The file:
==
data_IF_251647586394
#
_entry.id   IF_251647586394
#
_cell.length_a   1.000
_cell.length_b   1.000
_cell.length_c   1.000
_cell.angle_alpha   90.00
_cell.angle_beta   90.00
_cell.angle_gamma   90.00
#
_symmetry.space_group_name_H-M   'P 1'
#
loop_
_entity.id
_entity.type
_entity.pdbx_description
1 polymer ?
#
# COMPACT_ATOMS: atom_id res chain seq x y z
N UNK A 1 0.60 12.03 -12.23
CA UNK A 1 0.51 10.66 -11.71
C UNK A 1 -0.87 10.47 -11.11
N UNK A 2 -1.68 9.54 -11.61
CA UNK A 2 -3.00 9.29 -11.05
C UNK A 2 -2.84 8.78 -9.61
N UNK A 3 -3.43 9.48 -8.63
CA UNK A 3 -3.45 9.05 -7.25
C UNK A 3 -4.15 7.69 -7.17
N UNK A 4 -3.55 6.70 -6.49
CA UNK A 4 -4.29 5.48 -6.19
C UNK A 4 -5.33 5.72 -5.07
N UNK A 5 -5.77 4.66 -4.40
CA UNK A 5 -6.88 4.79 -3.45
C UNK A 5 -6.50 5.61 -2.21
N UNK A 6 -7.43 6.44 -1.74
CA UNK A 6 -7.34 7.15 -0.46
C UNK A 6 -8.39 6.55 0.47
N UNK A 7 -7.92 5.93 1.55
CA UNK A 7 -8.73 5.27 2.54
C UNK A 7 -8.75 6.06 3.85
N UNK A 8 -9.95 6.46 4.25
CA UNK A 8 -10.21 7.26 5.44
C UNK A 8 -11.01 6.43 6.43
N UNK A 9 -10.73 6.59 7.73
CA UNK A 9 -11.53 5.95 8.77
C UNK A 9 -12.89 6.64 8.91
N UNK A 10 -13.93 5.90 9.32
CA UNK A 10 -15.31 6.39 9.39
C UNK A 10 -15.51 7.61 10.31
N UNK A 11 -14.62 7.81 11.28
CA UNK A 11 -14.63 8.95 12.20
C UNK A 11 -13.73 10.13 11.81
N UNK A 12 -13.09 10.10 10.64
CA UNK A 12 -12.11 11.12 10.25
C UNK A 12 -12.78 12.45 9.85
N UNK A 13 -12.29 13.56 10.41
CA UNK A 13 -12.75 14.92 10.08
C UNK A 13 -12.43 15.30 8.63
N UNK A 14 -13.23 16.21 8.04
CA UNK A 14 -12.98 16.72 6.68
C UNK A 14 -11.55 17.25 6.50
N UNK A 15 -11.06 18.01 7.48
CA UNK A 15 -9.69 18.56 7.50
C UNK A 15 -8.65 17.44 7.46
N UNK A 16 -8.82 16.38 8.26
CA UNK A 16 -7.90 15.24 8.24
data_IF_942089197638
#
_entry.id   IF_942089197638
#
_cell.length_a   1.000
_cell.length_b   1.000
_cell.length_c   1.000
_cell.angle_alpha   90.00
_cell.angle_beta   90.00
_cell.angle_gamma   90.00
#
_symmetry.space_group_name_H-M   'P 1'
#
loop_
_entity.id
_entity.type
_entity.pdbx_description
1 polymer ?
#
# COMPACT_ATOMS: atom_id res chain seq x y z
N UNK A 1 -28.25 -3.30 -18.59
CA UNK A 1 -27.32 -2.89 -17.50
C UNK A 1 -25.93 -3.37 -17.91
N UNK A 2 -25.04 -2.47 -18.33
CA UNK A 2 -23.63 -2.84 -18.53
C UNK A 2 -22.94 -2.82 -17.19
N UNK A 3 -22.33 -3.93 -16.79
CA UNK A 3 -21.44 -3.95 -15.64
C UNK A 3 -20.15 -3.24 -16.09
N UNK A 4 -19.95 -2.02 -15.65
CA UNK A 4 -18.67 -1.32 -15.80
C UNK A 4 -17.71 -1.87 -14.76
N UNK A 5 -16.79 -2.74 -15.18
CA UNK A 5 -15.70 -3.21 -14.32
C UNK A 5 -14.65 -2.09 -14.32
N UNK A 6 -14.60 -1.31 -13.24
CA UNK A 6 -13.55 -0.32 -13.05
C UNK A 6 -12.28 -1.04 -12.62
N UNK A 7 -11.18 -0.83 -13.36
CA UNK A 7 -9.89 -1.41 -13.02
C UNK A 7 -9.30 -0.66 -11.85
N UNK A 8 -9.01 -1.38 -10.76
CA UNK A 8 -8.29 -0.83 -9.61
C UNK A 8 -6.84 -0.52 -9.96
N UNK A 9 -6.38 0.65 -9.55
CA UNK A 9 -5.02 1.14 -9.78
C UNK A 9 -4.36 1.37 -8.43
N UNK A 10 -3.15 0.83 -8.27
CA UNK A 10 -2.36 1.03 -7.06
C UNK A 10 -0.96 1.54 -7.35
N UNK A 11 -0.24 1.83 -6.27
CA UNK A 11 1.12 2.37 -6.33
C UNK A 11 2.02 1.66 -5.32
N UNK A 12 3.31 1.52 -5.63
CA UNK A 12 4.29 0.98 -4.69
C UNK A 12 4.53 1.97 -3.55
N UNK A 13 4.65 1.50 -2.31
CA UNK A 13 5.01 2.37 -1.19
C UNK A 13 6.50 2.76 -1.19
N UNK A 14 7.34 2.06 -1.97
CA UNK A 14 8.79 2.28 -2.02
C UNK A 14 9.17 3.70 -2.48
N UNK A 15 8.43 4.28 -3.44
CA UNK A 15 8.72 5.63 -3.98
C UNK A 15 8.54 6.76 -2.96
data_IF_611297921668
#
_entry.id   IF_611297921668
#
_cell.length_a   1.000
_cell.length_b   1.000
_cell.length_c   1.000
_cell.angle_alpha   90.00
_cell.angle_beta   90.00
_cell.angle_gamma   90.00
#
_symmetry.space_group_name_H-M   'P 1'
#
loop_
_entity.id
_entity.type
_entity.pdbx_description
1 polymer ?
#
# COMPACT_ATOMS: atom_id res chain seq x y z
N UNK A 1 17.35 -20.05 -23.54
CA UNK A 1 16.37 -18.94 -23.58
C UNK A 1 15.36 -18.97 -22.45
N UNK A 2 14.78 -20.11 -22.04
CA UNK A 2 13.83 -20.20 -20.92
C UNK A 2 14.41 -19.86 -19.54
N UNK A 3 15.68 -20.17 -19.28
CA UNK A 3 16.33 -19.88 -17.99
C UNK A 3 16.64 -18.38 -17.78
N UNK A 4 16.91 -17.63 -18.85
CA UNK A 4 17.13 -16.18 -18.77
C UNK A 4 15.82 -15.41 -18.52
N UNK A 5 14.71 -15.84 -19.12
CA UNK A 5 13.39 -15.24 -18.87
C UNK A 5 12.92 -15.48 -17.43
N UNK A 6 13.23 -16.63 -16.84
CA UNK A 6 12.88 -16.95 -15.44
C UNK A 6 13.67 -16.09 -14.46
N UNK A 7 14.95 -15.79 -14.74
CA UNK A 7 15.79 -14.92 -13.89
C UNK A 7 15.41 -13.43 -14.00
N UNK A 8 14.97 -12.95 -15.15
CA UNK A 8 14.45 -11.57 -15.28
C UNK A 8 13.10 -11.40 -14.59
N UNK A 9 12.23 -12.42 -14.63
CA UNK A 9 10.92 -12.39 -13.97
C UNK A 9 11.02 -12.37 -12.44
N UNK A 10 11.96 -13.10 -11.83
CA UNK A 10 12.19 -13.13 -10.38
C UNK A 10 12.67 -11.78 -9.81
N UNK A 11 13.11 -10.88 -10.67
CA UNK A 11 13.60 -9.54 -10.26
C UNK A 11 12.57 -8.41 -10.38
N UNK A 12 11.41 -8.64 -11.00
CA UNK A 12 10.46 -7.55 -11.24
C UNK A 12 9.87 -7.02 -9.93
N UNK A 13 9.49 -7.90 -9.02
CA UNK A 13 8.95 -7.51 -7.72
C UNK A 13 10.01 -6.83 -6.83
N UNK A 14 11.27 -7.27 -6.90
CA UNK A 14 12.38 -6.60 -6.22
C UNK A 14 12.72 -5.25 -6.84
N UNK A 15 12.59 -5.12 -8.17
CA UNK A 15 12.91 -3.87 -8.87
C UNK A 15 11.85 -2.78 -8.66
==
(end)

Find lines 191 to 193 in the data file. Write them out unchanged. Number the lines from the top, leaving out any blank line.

C UNK A 13 10.01 -6.83 -6.83
N UNK A 14 11.27 -7.27 -6.90
CA UNK A 14 12.38 -6.60 -6.22